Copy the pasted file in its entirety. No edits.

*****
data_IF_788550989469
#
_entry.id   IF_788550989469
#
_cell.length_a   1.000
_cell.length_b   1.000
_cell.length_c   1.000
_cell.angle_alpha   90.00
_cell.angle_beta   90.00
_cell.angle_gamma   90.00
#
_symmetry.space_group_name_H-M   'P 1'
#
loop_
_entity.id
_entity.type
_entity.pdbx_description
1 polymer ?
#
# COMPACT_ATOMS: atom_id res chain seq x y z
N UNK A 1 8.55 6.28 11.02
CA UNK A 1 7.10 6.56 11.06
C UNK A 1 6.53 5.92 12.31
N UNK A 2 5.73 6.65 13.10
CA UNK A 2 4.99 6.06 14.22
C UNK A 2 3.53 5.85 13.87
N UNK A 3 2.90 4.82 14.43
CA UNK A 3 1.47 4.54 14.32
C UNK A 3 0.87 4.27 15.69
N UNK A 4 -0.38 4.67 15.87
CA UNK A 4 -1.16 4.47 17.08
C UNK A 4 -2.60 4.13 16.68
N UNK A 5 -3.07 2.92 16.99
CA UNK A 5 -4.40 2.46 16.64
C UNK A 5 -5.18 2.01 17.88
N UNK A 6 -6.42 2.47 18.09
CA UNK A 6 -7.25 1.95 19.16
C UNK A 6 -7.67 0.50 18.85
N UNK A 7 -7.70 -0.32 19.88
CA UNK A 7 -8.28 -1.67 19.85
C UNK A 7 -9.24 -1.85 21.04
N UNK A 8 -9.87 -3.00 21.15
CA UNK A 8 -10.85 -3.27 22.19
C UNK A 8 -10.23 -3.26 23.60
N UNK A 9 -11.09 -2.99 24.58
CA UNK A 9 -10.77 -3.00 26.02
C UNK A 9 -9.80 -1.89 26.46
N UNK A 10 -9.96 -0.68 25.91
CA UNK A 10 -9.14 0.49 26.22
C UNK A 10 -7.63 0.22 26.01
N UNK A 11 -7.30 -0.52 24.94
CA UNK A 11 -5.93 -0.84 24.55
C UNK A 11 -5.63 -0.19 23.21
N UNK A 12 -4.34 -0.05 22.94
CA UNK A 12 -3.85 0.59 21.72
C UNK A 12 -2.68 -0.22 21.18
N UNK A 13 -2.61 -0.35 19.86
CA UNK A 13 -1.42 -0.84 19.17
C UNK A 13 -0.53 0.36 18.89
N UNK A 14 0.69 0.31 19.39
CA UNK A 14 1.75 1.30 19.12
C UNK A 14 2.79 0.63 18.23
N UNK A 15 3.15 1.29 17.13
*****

data_IF_788550989469
#
_entry.id   IF_788550989469
#
_cell.length_a   1.000
_cell.length_b   1.000
_cell.length_c   1.000
_cell.angle_alpha   90.00
_cell.angle_beta   90.00
_cell.angle_gamma   90.00
#
_symmetry.space_group_name_H-M   'P 1'
#
loop_
_entity.id
_entity.type
_entity.pdbx_description
1 polymer ?
#
# COMPACT_ATOMS: atom_id res chain seq x y z
N UNK A 1 8.55 6.28 11.02
CA UNK A 1 7.10 6.56 11.06
C UNK A 1 6.53 5.92 12.31
N UNK A 2 5.73 6.65 13.10
CA UNK A 2 4.99 6.06 14.22
C UNK A 2 3.53 5.85 13.87
N UNK A 3 2.90 4.82 14.43
CA UNK A 3 1.47 4.54 14.32
C UNK A 3 0.87 4.27 15.69
N UNK A 4 -0.38 4.67 15.87
CA UNK A 4 -1.16 4.47 17.08
C UNK A 4 -2.60 4.13 16.68
N UNK A 5 -3.07 2.92 16.99
CA UNK A 5 -4.40 2.46 16.64
C UNK A 5 -5.18 2.01 17.88
N UNK A 6 -6.42 2.47 18.09
CA UNK A 6 -7.25 1.95 19.16
C UNK A 6 -7.67 0.50 18.85
N UNK A 7 -7.70 -0.32 19.88
CA UNK A 7 -8.28 -1.67 19.85
C UNK A 7 -9.24 -1.85 21.04
N UNK A 8 -9.87 -3.00 21.15
CA UNK A 8 -10.85 -3.27 22.19
C UNK A 8 -10.23 -3.26 23.60
N UNK A 9 -11.09 -2.99 24.58
CA UNK A 9 -10.77 -3.00 26.02
C UNK A 9 -9.80 -1.89 26.46
N UNK A 10 -9.96 -0.68 25.91
CA UNK A 10 -9.14 0.49 26.22
C UNK A 10 -7.63 0.22 26.01
N UNK A 11 -7.30 -0.52 24.94
CA UNK A 11 -5.93 -0.84 24.55
C UNK A 11 -5.63 -0.19 23.21
N UNK A 12 -4.34 -0.05 22.94
CA UNK A 12 -3.85 0.59 21.72
C UNK A 12 -2.68 -0.22 21.18
N UNK A 13 -2.61 -0.35 19.86
CA UNK A 13 -1.42 -0.84 19.17
C UNK A 13 -0.53 0.36 18.89
N UNK A 14 0.69 0.31 19.39
CA UNK A 14 1.75 1.30 19.12
C UNK A 14 2.79 0.63 18.23
N UNK A 15 3.15 1.29 17.13